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Audi of America boss Johan de Nysschen defects to Nissan’s Infiniti

June 5, 2012

Sometimes it’s easy to forget there are other things going on in the world of autos than Joel Ewanick shaking up General Motors’ marketing plan.

Such as Audi veteran Johan de Nysschen quitting the marque he has championed for 19 years and heading for rival luxury brand Infiniti.

De Nysschen’s decision to quit Audi of America, which he has steered with great success for 7 years, created considerable industry speculation last week. Putsched or moving on – and why? It now turns out he will be relocating to Hong Kong where, as a senior vice-president of Nissan – which owns Infiniti, he will spearhead an attempted global revival of the trailing luxury car brand.

De Nysschen’s departure from Audi was a surprise, not least because the North American unit has been performing so well recently. Annual sales exceeded 100,000 units for the first time two years ago; this year, Audi’s share of the US luxury car market has risen from 5.3% to 10%. In May alone, Audi’s US sales climbed 15% to 52,494 cars.

But perhaps that’s the point: de Nysschen likes a challenge. And with Infiniti he’s certainly getting one.

In the US, Infiniti is the brand that most closely rivals Audi in sales performance. During 2010, Infiniti narrowly outsold Audi – 103,411 vehicles compared with 101,629. But there the resemblance ends. Last year, Infiniti trailed Audi at 98,461 to 117,561. The immediate reason was production problems stemming from the Japanese earthquake and tsunami. The more strategic issue is an ageing and increasingly unimpressive product line.

Globally Infiniti sales, at about 200,000, are a fraction of VW-owned Audi’s 1.3 million. Infiniti has been striving to catch up, with a technology deal involving Mercedes-Benz and the promise of an extended vehicle line-up of 10, in place of the existing 8.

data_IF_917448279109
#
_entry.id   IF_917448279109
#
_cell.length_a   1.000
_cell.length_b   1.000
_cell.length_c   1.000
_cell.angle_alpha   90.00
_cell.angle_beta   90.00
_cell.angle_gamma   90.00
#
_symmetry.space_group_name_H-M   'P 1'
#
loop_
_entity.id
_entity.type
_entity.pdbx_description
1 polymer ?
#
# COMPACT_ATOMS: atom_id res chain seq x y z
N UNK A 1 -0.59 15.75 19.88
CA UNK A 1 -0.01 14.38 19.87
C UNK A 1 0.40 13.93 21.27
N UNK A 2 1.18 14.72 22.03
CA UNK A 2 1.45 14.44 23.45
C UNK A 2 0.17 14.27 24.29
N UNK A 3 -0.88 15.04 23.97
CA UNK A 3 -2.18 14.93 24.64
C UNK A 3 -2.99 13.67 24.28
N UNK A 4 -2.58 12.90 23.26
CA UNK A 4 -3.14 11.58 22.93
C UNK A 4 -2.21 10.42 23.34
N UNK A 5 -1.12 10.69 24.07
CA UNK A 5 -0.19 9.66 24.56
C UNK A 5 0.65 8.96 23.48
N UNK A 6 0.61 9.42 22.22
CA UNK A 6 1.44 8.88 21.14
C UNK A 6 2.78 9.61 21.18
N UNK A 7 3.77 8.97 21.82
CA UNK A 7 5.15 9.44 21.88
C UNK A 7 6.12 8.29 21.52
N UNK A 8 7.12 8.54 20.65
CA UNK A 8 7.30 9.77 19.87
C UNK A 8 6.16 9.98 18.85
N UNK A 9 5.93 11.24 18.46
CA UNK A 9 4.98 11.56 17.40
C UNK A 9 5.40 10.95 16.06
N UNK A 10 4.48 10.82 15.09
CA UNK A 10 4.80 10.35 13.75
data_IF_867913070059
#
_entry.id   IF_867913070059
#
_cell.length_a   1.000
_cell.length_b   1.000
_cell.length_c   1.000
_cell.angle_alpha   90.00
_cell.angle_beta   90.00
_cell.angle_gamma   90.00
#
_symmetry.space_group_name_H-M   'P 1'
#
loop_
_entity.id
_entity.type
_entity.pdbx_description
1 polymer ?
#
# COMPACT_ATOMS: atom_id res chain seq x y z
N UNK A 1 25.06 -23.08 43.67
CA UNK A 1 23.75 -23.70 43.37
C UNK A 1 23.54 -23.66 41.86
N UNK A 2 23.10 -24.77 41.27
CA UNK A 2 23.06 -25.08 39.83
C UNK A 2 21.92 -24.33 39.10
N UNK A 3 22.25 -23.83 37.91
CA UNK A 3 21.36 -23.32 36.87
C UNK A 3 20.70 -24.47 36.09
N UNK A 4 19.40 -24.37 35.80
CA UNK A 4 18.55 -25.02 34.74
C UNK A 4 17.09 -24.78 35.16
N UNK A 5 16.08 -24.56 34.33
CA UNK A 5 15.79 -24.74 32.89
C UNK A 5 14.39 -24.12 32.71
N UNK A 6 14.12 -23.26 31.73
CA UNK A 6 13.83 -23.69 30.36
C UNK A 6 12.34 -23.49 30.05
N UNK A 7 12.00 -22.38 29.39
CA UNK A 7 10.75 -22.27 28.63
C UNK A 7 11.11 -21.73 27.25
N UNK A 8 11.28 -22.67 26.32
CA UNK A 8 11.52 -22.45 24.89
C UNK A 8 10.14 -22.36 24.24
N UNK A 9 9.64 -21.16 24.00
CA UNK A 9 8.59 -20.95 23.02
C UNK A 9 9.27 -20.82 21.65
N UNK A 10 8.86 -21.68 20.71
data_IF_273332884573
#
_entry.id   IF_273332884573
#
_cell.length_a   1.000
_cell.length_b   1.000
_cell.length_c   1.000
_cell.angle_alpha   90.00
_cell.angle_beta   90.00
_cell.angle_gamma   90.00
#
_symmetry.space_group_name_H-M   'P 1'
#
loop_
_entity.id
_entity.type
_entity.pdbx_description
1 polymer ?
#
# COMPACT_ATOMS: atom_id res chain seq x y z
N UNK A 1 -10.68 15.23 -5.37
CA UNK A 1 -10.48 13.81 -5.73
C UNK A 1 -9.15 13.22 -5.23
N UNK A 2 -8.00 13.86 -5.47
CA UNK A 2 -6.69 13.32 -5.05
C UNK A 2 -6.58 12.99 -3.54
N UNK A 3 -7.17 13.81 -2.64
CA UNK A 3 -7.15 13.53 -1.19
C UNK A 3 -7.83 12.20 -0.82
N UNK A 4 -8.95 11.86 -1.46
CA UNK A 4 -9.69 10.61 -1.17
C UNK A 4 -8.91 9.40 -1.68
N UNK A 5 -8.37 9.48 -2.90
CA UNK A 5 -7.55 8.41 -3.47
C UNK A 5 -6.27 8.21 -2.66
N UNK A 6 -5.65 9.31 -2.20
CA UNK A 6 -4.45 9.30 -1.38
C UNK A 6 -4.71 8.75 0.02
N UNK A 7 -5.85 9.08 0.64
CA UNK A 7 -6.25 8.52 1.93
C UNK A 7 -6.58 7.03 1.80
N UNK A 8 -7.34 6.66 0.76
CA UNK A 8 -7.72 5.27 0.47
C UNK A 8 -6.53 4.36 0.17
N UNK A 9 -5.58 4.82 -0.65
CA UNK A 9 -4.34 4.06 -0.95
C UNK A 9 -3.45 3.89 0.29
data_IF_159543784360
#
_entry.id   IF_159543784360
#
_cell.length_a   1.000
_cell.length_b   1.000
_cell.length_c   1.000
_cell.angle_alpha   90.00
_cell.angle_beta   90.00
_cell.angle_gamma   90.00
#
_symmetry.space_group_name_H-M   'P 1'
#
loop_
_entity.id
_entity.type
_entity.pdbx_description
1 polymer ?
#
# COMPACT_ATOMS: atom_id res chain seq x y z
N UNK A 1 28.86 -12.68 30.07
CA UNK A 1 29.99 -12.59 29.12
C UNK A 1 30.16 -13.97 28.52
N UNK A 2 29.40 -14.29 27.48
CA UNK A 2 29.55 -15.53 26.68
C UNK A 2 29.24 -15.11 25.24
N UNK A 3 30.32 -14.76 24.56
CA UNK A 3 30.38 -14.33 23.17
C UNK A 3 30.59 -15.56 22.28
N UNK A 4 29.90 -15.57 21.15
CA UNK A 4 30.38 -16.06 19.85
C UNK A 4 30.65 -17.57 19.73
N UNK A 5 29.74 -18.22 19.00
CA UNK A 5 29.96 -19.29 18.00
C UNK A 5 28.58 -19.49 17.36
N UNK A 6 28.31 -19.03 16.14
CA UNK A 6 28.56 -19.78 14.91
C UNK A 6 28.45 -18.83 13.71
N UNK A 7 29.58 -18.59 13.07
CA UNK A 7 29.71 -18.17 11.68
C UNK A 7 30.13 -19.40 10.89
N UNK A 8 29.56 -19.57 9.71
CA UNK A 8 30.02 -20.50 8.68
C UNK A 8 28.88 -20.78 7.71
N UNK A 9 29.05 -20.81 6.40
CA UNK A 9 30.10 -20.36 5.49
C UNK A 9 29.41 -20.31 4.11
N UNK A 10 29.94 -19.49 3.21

Clearly Nissan boss Carlos Ghosn has been making all sorts of promises to de Nysschen about imminently improved product performance. Without that, it seems unlikely that Infiniti will be able to charge anything like the price of a BMW, Mercedes or Audi any time soon.

The establishment of a new global Infiniti headquarters in Hong Kong – doors opened last month – is an interesting declaration of intent in itself.

Infiniti was once exclusive to the USA, but is now being marketed in 46 countries. Significantly, China is Infiniti’s second largest market after the USA.

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Are these two electric car ads for Renault and Nissan by any chance related?

May 30, 2011

The chances are you won’t have seen Renault’s expensive new global campaign, promoting the virtues of its ZE electric model. That’s because it won’t be airing in Britain until September.

Which is a pity, because it’s a nicely crafted piece of advertising that fetes the coming of the electric revolution in an unusually humorous, ironic way. Irony being a hallmark of neither the automobile industry nor the French ad industry.

It’s produced by Paris-based Publicis Conseil and driven, as it were, by the agency’s chief creative officer Olivier Altmann. And here, for the uninitiated, it is:

Nifty, isn’t  it? Now, here’s another campaign, produced by TBWA for the Nissan LEAF. It has just begun airing in the USA. I wonder if you can spot the differences:

Spookily similar aren’t they? In fact, so similar you would draw the obvious conclusion that these rival car giants were collaborating in a global generic push for their electric car technology.

Nor, at first sight, is that such a silly conclusion. After all, Nissan and Renault are related. Renault, run by Brazilian whizz kid Carlos Ghosn, is the dominant partner in an alliance, with a 44.3 % stake in Nissan; while Nissan has a strategic cross-holding of 15% (with no voting rights) in Renault.

However, the collaboration is firmly anchored in technological development, production improvements and a bit of badge engineering. It does not extend to sales and marketing – which are still regarded as totally separate operations and highly competitive ones at that.

Yet that’s precisely what Publicis Conseil and TBWA appear to be doing with the electric platform – collaborating. The production values of the two ads may be slightly different, and there are significant variations in the development of the story board, but the creative concept appears to be identical.

Not so, I’m told. There is fury in both agencies, which have taken to accusing each other of plagiarism. At very least there must have been a leak. Legals have been threatened … though I doubt the threat will come to anything. So, come on boys, tell us: who had the idea first?

UPDATE: The answer to my last question may be, “Neither”. A chum in Italy, Tommaso Ridolfi, tells me there is a third ingredient in this thickening plot: Mitsubishi Motors. Mitsubishi launched its i MiEV(Mitsubishi innovative Electric Vehicle) on the European retail market at the end of last year. Check out this ad, ‘Let’s Go Electric’, for similarities to the above. It bears an uncanny resemblance, particularly to the Nissan spot. The only thing is, it appears to have preceded them, airing in March. Mitsubishi is certainly not an ally of Renault or Nissan. For more commentary, see Joelapompe’s site.